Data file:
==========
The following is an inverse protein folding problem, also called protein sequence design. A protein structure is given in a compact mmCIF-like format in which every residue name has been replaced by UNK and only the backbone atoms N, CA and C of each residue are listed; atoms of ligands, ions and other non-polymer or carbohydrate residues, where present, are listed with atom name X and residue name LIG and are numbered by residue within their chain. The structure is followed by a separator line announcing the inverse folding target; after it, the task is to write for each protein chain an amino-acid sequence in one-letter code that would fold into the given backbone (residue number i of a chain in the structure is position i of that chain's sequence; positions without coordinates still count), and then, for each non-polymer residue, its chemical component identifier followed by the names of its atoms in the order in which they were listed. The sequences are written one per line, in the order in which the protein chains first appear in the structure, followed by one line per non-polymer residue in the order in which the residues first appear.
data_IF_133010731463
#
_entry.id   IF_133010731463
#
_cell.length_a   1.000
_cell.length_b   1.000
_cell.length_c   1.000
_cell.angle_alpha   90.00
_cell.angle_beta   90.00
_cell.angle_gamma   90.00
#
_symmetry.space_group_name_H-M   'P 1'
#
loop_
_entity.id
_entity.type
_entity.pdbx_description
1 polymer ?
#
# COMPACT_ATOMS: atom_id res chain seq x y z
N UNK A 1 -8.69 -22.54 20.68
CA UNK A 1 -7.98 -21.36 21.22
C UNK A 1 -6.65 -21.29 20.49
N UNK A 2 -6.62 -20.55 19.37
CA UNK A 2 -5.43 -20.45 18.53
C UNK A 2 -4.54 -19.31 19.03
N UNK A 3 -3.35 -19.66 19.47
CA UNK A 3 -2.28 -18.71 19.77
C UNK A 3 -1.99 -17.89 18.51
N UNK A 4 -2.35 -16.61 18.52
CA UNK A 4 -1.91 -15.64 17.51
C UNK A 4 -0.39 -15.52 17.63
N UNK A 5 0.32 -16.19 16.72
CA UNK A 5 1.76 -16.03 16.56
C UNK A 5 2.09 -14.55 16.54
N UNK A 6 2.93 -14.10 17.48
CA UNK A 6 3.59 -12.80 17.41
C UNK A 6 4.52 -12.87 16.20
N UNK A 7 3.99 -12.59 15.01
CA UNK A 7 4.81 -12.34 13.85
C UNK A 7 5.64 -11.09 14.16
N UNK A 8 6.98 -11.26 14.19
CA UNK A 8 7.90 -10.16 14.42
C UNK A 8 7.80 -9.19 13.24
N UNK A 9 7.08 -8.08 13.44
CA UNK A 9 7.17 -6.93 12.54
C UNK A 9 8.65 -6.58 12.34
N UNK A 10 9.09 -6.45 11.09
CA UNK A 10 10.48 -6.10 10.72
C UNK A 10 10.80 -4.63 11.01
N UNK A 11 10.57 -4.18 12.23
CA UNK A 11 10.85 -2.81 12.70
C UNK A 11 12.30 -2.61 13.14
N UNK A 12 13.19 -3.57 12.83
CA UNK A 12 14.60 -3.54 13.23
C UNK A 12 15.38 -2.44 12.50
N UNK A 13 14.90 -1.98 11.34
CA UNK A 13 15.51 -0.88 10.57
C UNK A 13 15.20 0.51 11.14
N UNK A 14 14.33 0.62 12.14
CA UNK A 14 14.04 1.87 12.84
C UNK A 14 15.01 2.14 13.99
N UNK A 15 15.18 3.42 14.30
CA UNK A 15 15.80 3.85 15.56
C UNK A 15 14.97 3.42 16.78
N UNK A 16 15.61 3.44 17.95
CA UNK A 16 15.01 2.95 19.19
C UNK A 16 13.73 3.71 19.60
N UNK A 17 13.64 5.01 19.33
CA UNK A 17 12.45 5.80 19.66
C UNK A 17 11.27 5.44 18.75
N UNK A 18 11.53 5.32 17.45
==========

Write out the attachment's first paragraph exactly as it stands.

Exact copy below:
The following is an inverse protein folding problem, also called protein sequence design. A protein structure is given in a compact mmCIF-like format in which every residue name has been replaced by UNK and only the backbone atoms N, CA and C of each residue are listed; atoms of ligands, ions and other non-polymer or carbohydrate residues, where present, are listed with atom name X and residue name LIG and are numbered by residue within their chain. The structure is followed by a separator line announcing the inverse folding target; after it, the task is to write for each protein chain an amino-acid sequence in one-letter code that would fold into the given backbone (residue number i of a chain in the structure is position i of that chain's sequence; positions without coordinates still count), and then, for each non-polymer residue, its chemical component identifier followed by the names of its atoms in the order in which they were listed. The sequences are written one per line, in the order in which the protein chains first appear in the structure, followed by one line per non-polymer residue in the order in which the residues first appear.